Sunday, 14 December 2014

Blog Hop

I have been invited to take part in a Blog Hop by the lovely and creative Becky Moore who makes the most beautiful embroidered velvet bags (see her work HERE

Becky Moore Hand Bags
The Hop requires me to answer four questions about my work and then nominate another designer maker to carry the Hop on. 

What am I working on?
This time of the year I am busy making replacements of stock sold, mostly Christmas decorations and Scandi birds, but I have also been invited to make a piece of glass for an exhibition at Bradford College. The exhibition, Pick and Mix, will showcase work by designer-makers in response to the textile archive at the College. This is a great opportunity for me to move away from my current style of work as I am constrained by the fabric samples I have chosen.  

1952, ready to be fired
I have chosen two pieces from the Americas Collection, 1952 and 1956, which are both prints on cotton in limited colours and I have been working through two ideas. ! have been playing with repeat patterns and geometric structures for one piece and trying to create more organic shapes with negative space for the second.  Both finished pieces will be slumped into dish forms  - because I like my glass to have a practical application.  
Working with colour is a vital part of my work and the structured piece will be in opal glass, the colours are reminiscent of the 1950s and will imitate the flat, dense orange and black of the fabric sample.  The second piece will be made from amber, clear and charcoal glass - all transparent - to give that piece the organic feel that I am after. 
No pressure but these pieces have to be finished before the end of the month! 

How does my work differ from others of its genre?
I originally studied textile design and worked as an illustrator, therefore my designs for glass are influenced by surface pattern and colour.  There is more to designing for glass than just cutting a square of opal glass and slumping it in the kiln. I cut each piece meticulously and grind all the edges before the glass goes into the kiln and I pay great attention to detail. Over the years I have experimented and practised the craft of kiln fired glass until I now know exactly what to expect when I open the kiln up at the end of firing (apart from the odd slippage - very annoying).

Spun Sugar Fruit Dish 
Many designs simply won't work in glass - they become too "clunky" or "amateurish" -  so what looks good on paper doesn't necessarily translate to the finished product.  I used to make jewellery using dichroic glass but I gave this up because my designs looked too much like everyone else's.  However, I have recently had a rethink about dichroic glass (metal oxides coated onto glass that reflect and refract light to give a jewel-like quality) and, in 2015, I will be designing and experimenting to produce a limited edition range of earrings, brooches and pendants.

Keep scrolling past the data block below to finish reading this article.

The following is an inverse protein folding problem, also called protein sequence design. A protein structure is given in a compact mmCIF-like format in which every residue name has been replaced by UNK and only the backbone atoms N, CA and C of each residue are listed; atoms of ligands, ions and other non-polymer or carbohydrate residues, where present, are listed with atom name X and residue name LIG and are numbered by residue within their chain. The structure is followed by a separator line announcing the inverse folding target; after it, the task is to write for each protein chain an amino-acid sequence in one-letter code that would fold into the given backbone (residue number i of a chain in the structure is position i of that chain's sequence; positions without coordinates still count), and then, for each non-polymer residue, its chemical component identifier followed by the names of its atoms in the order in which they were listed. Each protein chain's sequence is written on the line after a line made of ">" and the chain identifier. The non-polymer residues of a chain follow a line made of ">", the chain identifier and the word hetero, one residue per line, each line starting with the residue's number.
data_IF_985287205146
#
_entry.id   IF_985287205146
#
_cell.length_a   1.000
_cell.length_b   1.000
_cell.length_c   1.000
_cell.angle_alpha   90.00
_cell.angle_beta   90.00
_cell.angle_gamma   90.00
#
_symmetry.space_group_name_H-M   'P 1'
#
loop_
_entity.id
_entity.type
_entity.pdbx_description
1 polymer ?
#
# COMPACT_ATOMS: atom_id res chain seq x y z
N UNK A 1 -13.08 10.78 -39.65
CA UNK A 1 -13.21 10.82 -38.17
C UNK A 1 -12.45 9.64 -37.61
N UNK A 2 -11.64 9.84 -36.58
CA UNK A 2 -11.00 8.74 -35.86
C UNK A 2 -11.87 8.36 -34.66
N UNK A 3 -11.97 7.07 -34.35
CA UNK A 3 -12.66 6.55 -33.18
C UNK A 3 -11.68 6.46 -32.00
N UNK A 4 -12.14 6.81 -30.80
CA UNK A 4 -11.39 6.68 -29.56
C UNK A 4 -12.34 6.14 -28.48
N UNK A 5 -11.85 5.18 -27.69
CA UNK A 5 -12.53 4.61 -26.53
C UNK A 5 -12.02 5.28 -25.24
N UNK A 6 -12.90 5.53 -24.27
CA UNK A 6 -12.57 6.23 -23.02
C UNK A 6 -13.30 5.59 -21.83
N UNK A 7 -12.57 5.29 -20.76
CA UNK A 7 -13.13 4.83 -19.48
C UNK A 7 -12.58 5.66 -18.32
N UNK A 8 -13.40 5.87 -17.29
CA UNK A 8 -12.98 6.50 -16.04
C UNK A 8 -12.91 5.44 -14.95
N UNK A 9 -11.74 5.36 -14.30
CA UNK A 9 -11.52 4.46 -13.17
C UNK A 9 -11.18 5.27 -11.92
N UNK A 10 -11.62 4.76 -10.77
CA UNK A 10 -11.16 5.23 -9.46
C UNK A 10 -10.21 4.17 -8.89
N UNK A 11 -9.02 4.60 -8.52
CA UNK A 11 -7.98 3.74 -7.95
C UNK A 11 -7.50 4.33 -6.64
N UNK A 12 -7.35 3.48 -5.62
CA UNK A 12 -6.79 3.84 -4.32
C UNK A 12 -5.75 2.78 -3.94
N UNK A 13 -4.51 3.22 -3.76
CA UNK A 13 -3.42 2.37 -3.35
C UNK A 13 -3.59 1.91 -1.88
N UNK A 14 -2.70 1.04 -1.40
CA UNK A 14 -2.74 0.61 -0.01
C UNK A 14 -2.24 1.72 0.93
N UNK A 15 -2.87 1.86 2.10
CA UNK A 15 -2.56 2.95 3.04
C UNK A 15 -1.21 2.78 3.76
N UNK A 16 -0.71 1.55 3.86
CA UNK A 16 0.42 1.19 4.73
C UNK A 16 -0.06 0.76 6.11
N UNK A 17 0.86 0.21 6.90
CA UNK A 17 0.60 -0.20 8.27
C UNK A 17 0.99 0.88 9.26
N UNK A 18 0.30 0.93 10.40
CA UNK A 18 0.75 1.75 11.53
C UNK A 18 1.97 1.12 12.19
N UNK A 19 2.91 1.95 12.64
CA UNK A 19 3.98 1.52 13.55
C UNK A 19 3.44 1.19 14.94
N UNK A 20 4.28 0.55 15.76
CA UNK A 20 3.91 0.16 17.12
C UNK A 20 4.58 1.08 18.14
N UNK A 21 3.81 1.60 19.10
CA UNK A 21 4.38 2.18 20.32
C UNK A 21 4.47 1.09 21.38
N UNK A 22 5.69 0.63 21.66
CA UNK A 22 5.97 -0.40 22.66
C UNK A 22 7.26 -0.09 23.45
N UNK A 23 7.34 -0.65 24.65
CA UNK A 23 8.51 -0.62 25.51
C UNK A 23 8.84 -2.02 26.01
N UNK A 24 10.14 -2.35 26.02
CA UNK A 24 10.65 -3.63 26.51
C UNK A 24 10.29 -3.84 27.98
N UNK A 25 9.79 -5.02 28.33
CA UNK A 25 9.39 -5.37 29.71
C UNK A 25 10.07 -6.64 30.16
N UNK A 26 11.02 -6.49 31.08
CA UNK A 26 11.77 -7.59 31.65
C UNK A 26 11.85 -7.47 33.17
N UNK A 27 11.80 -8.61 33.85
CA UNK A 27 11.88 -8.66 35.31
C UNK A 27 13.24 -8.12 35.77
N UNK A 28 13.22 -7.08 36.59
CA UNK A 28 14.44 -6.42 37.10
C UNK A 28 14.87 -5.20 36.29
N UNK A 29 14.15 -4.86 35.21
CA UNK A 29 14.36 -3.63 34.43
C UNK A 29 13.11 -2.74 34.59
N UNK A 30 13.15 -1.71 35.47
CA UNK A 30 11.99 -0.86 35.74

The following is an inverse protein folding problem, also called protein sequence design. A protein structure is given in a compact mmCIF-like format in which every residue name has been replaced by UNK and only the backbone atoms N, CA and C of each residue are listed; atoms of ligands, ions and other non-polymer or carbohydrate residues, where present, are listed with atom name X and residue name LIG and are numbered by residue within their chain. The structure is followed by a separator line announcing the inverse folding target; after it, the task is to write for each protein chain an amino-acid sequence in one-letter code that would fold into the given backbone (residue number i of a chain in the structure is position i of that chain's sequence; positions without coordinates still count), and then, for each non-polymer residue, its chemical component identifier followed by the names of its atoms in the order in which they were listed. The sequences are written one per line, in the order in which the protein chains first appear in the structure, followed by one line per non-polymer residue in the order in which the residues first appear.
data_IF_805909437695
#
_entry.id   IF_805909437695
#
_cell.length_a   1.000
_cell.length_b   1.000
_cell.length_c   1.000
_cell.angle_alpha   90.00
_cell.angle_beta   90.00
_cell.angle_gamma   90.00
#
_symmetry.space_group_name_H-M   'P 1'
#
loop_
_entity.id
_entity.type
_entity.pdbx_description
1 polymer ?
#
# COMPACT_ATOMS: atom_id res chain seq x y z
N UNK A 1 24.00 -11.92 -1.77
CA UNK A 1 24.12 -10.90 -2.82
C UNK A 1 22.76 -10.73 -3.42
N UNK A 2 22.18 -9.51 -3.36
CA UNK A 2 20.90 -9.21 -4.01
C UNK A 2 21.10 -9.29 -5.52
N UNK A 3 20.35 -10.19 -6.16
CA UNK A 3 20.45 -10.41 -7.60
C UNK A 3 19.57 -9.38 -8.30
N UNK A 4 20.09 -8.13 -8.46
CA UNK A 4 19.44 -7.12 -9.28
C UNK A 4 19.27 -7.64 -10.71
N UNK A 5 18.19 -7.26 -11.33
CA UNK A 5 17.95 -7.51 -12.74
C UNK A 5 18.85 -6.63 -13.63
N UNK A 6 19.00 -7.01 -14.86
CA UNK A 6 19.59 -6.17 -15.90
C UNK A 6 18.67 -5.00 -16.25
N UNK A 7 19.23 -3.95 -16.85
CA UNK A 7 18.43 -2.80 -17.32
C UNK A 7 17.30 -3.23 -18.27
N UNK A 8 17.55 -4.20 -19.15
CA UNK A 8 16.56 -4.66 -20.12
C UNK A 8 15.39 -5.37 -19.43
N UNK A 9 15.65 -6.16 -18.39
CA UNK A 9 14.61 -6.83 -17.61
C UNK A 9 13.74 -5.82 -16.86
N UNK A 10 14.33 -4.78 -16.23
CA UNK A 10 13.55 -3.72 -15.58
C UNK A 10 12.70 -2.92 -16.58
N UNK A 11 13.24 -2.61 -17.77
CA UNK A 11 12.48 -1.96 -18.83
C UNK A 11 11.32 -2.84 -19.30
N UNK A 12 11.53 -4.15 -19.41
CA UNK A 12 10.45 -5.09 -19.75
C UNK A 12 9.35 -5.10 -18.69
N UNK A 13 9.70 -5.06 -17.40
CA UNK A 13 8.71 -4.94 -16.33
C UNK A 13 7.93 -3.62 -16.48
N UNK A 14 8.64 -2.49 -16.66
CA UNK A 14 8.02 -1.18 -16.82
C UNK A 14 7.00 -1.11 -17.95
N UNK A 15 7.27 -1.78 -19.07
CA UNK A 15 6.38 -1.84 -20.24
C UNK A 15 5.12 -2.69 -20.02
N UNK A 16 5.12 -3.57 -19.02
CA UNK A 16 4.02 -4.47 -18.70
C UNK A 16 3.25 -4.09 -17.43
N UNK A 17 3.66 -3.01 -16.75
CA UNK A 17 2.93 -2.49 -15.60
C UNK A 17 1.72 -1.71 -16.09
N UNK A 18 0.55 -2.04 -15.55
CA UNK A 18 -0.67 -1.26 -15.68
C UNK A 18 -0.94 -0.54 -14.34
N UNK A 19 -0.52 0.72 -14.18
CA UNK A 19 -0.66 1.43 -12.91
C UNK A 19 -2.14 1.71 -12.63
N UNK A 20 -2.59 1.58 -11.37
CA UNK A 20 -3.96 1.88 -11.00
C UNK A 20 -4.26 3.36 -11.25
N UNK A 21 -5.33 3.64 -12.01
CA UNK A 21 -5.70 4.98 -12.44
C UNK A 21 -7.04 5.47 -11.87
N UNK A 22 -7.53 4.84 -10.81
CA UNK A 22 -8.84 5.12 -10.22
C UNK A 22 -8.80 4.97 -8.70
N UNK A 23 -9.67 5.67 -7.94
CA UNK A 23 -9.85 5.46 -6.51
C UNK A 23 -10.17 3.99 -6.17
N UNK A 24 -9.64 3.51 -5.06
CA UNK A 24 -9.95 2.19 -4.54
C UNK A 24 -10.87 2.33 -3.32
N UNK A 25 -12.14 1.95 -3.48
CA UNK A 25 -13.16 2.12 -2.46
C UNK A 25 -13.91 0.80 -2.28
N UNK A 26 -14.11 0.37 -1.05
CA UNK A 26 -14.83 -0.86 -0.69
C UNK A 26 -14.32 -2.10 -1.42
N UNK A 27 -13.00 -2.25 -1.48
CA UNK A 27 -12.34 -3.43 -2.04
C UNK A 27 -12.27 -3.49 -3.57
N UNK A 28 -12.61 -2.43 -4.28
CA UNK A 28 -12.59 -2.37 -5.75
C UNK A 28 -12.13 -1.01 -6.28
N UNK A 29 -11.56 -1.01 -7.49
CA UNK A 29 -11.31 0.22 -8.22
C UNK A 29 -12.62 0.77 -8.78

Why do I do what I do?
My Dad was a potter and he  encouraged my sisters and I to be creative.  I always said that textiles was my life but, when I was bought a fused glass decoration, I thought "I wonder if I can do that"? Glass is just another surface for me to decorate with pattern and colour yet, as a medium, it is also quite limiting. Glass is also a slow process which is surprising that I love it because I am not a patient person.  However, like textiles, glass is very tactile and attractive to touch.  This is the appeal for me. 

I have a mass of influences that translate into glass - I love retro design, Scandinavian folk design, patchwork quilts and Indian embroidery. All have appeared in some form in my work over the past 15 years and I'm certain I will discover new influences in the future.  

How does my process work? 
It's very simple - I take sheets of glass and fuse them to make - glass :) 
Kiln formed glass is stacked onto the kiln shelf, starting from the bottom and adding more pieces, and then fused at high temperatures (up to 840c) until it turns from a super-cooled liquid into nearer its natural state (liquid).  I add more glass during a second firing if necessary and can fuse some pieces up to three times before I slump them into moulds.   
My spun sugar bowls give the appearance of glass that has been dribbled in liquid form across a bowl shape but, in reality, they are made from strips of glass that are laid in a grid across the kiln shelf.  Each firing gives the negative space a more rounded edge until they look like holes in the structure.  

Honeycomb Fruit dish
Glass loves heat but only when heated and cooled slowly as it expands at a rate of 0.00090 mm per second. Any faster and it will crack with thermal shock. It needs time to rest at a holding temperature both whilst being heated and cooled therefore accurate kiln temperature timings are vital to the process. Badly annealed glass will fracture - either immediately once exposed to room temperature or anything up to six months after.  Thank goodness for the digital timer!

So here is my nominee for the Blog Hop, talented textile designer Anne Crowther from Daisy Florence Design.  Please visit her blog because her work is super.